1992-93 and the previous year was 1991-92. So the transaction was almost 10 years back and admittedly the contract business is labour-oriented. The learned authorised representative further submitted that due to various social compulsion and the law and order problem which prevails in the North-East region the very same labourers which were employed by the assessee may not be available for verification after a long gap of 10 years. So, according to the authorised representative in view of the extraordinary circumstances and the long gap of 10 years it is practically impossible for the AO to make verification at this stage. No useful purpose will be served if the matter is remanded back to the AO for verification. We find some force in the submissions of the learned authorised representative. Due to various social compulsion the possibilities of the labourers going away from that places cannot be ruled out. Moreover, the law and order problem which prevailed in N.E. States is also one of the ground which may compel such labourers to leave the particular place due to long gap of 10 years. Some of them might have expired. In view of the above, we find that no useful purposes will be served in remanding back the matter to the AO for proper verification. However, as it was discussed earlier the AO cannot make addition merely on the ground that the signature and thumb impression are varied. In view of the judicial pronouncement that the thumb impression and signature cannot be compared with naked eye, we are of the opinion that the AO has committed an error in comparing and coming to the conclusion that if genuine person had been working there would not be any discrepancy. In view of our above discussion, we are of the considered opinion that the first appellate authority has correctly come to the conclusion that the variation in signature should not be adversely treated without properly examining the person concerned.

10. When we come to the addition made by the first appellate authority on estimate basis, the first appellate authority came to the conclusion that the net profit shown during the year is on lower side. It appears that when the first appellate authority came to the conclusion that the net profit is on the lower side he has no material on his file to support the above said finding. Moreover, the books of account maintained by the assessee is not doubted either by the AO or by the first appellate authority and hence it has to be taken as both the AO and the first appellate authority are satisfied about the correctness and ' completeness of the accounts of the assessee. Unless the authorities below are dissatisfied with the correctness and completeness of the accounts they cannot go beyond the books entry maintained by the assessee. The net profit may vary due to various factors which may prevail in the business and the assessment can be done on estimate only if the books of account is not maintained or if the authorities below are not satisfied about the correctness and completeness of the books of account maintained by the assessee. In view of the above discussion, we are of the opinion that the first appellate authority has made an addition on the basis of surmises and presumption which has no role to play in the field of taxation without any basis for estimation. In view of the above discussion, the entire claim of the assessee to the extent of Rs. 75,000 ought to have been allowed by both the authorities below. We have no hesitation to set aside the orders of both the authorities below and direct the AO to allow the entire sum of Rs. 75,000 as claimed by the assessee towards daily wages account.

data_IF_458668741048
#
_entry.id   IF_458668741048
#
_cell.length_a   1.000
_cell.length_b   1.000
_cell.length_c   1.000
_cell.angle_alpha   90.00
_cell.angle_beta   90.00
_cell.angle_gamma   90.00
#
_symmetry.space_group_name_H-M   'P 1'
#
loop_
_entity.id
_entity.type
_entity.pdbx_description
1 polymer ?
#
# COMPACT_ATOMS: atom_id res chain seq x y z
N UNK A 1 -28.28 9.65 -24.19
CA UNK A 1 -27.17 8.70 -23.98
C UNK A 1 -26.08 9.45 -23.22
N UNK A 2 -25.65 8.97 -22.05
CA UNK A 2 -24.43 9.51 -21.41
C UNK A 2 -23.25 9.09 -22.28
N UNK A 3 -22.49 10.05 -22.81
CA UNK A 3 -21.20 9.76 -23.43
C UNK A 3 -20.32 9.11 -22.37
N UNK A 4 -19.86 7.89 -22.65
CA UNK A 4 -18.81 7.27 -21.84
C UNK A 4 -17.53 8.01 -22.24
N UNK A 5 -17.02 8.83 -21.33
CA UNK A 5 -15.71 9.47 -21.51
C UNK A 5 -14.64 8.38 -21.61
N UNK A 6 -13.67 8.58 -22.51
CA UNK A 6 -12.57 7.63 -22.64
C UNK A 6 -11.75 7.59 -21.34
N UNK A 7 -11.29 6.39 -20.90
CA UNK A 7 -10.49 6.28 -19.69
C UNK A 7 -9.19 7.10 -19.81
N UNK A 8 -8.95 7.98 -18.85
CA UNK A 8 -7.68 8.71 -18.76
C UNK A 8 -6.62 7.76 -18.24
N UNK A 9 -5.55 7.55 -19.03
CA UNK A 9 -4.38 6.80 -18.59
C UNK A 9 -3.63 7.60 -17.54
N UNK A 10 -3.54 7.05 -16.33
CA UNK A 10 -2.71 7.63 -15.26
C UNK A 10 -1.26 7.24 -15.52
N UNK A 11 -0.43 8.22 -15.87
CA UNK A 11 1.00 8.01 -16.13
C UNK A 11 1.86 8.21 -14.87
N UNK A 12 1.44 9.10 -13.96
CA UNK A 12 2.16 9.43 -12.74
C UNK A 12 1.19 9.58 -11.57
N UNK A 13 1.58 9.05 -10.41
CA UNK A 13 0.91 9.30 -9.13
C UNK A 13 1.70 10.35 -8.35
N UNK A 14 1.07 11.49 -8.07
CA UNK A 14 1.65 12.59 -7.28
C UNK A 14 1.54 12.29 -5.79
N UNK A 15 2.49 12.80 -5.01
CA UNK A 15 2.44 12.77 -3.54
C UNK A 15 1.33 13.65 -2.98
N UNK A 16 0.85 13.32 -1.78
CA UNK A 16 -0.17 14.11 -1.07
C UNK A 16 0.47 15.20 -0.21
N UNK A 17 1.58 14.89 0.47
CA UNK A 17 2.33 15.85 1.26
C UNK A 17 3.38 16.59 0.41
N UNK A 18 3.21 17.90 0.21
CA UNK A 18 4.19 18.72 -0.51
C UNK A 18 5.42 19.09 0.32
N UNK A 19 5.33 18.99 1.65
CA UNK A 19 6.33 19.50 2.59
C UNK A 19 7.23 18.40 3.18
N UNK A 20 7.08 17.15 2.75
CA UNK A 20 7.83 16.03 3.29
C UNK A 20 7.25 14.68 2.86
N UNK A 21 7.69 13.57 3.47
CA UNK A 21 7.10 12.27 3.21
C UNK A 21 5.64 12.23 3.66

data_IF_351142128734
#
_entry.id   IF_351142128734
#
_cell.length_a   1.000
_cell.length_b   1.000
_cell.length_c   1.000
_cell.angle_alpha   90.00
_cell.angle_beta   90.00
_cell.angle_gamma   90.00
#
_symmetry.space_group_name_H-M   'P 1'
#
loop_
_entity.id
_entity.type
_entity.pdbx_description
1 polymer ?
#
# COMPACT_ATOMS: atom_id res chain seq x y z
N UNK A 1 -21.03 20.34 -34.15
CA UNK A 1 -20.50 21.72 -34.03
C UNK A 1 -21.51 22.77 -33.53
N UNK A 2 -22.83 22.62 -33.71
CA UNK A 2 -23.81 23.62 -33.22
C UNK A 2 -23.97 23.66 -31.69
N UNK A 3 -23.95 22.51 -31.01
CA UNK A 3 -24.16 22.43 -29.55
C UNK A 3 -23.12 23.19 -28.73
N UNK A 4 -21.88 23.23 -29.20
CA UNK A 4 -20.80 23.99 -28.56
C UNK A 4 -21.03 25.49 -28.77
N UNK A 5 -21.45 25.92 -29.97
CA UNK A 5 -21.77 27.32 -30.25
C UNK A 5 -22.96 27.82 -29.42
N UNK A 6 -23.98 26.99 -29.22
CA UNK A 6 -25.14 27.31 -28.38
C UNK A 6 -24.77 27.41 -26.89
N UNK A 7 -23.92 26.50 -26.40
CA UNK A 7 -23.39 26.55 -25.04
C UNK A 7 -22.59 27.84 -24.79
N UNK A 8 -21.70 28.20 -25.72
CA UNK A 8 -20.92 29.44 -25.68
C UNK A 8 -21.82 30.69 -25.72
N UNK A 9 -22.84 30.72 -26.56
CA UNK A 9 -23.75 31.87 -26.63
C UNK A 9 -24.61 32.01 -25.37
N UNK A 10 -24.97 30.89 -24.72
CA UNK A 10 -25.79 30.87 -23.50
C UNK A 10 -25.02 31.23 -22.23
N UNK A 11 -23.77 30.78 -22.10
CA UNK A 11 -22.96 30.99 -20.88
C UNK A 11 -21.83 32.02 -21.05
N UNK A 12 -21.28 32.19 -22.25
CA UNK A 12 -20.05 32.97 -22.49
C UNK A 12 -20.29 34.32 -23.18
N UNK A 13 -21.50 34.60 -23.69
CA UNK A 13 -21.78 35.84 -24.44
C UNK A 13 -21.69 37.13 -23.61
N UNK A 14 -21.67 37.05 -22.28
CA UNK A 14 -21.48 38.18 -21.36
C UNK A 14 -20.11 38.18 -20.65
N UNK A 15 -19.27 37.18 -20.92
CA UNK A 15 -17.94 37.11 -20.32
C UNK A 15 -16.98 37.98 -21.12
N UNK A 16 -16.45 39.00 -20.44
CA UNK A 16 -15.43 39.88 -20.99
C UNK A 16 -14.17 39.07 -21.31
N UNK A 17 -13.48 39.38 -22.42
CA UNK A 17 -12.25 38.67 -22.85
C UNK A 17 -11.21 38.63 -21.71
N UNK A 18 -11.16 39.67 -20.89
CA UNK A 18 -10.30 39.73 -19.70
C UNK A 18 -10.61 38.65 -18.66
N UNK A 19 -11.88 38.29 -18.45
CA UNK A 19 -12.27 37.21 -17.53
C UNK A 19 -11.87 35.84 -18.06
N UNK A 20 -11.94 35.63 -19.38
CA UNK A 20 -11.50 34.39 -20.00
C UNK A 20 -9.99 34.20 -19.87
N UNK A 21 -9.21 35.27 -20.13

11. In the result, the appeal in ITA No. 196(Gau) of 1995 filed by the Revenue is dismissed and the appeal in ITA No. 219(Gau) of 1995 filed by the assessee stands allowed.